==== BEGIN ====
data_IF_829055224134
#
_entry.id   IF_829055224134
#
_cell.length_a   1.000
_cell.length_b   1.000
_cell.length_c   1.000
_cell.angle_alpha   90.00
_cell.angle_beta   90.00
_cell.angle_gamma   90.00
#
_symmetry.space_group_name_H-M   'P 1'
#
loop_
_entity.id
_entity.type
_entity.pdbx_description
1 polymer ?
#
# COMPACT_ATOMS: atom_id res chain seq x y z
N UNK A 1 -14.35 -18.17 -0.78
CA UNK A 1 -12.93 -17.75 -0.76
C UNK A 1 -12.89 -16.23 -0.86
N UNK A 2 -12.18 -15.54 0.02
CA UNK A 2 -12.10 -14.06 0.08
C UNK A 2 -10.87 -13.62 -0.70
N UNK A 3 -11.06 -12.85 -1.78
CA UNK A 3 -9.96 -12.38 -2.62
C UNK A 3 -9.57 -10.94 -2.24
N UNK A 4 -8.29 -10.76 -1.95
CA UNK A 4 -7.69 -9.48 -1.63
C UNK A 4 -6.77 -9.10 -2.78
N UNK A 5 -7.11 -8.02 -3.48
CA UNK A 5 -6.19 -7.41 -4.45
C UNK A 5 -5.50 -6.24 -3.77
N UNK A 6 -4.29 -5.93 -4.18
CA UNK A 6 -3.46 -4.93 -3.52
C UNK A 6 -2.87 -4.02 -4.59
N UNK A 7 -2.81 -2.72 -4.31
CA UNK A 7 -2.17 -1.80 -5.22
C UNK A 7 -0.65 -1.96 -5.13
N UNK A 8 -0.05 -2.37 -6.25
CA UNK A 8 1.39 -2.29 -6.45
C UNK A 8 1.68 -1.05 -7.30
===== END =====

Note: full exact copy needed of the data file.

data_IF_829055224134
#
_entry.id   IF_829055224134
#
_cell.length_a   1.000
_cell.length_b   1.000
_cell.length_c   1.000
_cell.angle_alpha   90.00
_cell.angle_beta   90.00
_cell.angle_gamma   90.00
#
_symmetry.space_group_name_H-M   'P 1'
#
loop_
_entity.id
_entity.type
_entity.pdbx_description
1 polymer ?
#
# COMPACT_ATOMS: atom_id res chain seq x y z
N UNK A 1 -14.35 -18.17 -0.78
CA UNK A 1 -12.93 -17.75 -0.76
C UNK A 1 -12.89 -16.23 -0.86
N UNK A 2 -12.18 -15.54 0.02
CA UNK A 2 -12.10 -14.06 0.08
C UNK A 2 -10.87 -13.62 -0.70
N UNK A 3 -11.06 -12.85 -1.78
CA UNK A 3 -9.96 -12.38 -2.62
C UNK A 3 -9.57 -10.94 -2.24
N UNK A 4 -8.29 -10.76 -1.95
CA UNK A 4 -7.69 -9.48 -1.63
C UNK A 4 -6.77 -9.10 -2.78
N UNK A 5 -7.11 -8.02 -3.48
CA UNK A 5 -6.19 -7.41 -4.45
C UNK A 5 -5.50 -6.24 -3.77
N UNK A 6 -4.29 -5.93 -4.18
CA UNK A 6 -3.46 -4.93 -3.52
C UNK A 6 -2.87 -4.02 -4.59
N UNK A 7 -2.81 -2.72 -4.31
CA UNK A 7 -2.17 -1.80 -5.22
C UNK A 7 -0.65 -1.96 -5.13
N UNK A 8 -0.05 -2.37 -6.25
CA UNK A 8 1.39 -2.29 -6.45
C UNK A 8 1.68 -1.05 -7.30